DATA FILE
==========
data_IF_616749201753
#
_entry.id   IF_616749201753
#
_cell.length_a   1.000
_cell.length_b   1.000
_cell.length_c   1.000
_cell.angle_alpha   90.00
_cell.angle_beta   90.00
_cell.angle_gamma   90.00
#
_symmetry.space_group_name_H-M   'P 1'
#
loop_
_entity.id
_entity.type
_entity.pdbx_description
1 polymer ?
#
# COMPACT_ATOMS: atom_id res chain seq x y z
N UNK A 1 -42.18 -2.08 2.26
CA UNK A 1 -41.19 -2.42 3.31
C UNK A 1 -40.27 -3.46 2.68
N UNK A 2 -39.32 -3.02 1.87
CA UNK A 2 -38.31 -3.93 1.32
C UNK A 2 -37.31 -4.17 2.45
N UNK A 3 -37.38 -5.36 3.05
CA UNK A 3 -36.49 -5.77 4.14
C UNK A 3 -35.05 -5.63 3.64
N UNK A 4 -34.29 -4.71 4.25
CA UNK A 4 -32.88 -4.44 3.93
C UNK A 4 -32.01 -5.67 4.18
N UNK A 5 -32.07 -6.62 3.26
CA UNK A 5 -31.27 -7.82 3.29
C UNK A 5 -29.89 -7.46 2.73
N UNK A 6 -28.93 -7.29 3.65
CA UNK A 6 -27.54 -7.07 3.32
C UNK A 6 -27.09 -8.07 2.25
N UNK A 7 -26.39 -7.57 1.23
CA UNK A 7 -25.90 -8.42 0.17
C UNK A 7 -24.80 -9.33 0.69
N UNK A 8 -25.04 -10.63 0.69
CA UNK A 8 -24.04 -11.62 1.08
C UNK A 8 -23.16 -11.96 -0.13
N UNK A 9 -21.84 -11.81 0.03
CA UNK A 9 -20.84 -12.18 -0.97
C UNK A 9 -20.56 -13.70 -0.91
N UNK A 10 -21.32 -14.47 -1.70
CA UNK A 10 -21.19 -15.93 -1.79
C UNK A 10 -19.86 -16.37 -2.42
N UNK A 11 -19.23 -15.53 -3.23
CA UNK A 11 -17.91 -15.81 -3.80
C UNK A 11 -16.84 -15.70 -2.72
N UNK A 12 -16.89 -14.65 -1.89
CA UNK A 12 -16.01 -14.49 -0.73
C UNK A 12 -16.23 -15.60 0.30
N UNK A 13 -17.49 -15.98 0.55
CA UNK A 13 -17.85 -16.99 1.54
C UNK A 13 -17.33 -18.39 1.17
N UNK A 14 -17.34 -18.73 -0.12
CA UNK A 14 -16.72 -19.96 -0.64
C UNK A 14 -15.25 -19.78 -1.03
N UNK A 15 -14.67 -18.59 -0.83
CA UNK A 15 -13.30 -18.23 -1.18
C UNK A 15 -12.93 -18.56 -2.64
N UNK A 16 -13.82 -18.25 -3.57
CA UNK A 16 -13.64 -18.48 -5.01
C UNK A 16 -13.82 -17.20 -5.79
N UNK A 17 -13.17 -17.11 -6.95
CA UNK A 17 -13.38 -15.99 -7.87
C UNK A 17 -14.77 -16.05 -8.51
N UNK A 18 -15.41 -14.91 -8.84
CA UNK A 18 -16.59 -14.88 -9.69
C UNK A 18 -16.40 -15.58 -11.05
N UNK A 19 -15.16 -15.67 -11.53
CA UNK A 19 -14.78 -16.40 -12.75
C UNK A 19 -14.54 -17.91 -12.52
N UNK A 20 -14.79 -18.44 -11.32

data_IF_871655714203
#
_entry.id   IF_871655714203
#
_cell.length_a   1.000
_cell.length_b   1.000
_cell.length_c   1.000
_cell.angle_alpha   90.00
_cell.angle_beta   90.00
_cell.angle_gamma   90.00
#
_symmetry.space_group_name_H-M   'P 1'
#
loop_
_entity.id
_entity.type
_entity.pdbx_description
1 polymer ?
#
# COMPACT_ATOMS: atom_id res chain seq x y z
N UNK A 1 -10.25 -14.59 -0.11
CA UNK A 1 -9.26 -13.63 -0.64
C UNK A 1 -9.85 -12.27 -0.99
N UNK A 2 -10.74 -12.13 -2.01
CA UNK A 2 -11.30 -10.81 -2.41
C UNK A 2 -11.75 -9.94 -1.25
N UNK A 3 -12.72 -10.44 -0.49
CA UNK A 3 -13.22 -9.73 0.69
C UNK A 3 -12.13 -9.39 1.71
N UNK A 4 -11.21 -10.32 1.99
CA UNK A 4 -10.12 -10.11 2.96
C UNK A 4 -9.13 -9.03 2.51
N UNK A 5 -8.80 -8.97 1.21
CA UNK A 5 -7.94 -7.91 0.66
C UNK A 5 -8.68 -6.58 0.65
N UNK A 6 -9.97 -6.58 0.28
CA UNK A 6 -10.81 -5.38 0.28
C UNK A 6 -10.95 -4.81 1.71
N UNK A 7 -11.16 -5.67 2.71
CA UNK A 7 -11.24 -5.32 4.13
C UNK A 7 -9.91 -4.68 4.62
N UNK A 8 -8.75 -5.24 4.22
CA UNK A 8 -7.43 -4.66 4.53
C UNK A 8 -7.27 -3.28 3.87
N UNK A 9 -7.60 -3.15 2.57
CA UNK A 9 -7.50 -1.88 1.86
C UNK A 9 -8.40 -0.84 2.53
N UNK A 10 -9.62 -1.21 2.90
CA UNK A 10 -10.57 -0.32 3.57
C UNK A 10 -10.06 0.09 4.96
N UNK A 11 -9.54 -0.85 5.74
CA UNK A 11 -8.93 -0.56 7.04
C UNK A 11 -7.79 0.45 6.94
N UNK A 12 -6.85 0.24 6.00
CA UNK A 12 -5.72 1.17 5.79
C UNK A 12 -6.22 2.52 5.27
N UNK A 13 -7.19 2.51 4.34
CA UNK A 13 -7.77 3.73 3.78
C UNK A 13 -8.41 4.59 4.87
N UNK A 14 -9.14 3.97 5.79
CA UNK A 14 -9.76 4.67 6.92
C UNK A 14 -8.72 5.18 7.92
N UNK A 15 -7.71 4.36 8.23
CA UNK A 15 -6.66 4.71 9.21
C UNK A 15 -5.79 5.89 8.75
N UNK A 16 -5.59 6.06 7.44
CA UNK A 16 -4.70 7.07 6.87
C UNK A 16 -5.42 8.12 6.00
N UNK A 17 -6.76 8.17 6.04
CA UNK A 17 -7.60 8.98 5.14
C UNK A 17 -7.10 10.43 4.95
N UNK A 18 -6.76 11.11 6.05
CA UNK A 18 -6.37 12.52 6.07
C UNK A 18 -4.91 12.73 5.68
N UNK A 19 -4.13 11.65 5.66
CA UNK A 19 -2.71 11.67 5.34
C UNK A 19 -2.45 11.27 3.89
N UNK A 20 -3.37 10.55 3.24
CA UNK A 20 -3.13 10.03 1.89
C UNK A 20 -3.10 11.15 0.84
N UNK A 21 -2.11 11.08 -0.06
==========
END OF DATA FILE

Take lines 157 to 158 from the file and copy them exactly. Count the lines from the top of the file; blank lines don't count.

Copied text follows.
CA UNK A 20 -3.13 10.03 1.89
C UNK A 20 -3.10 11.15 0.84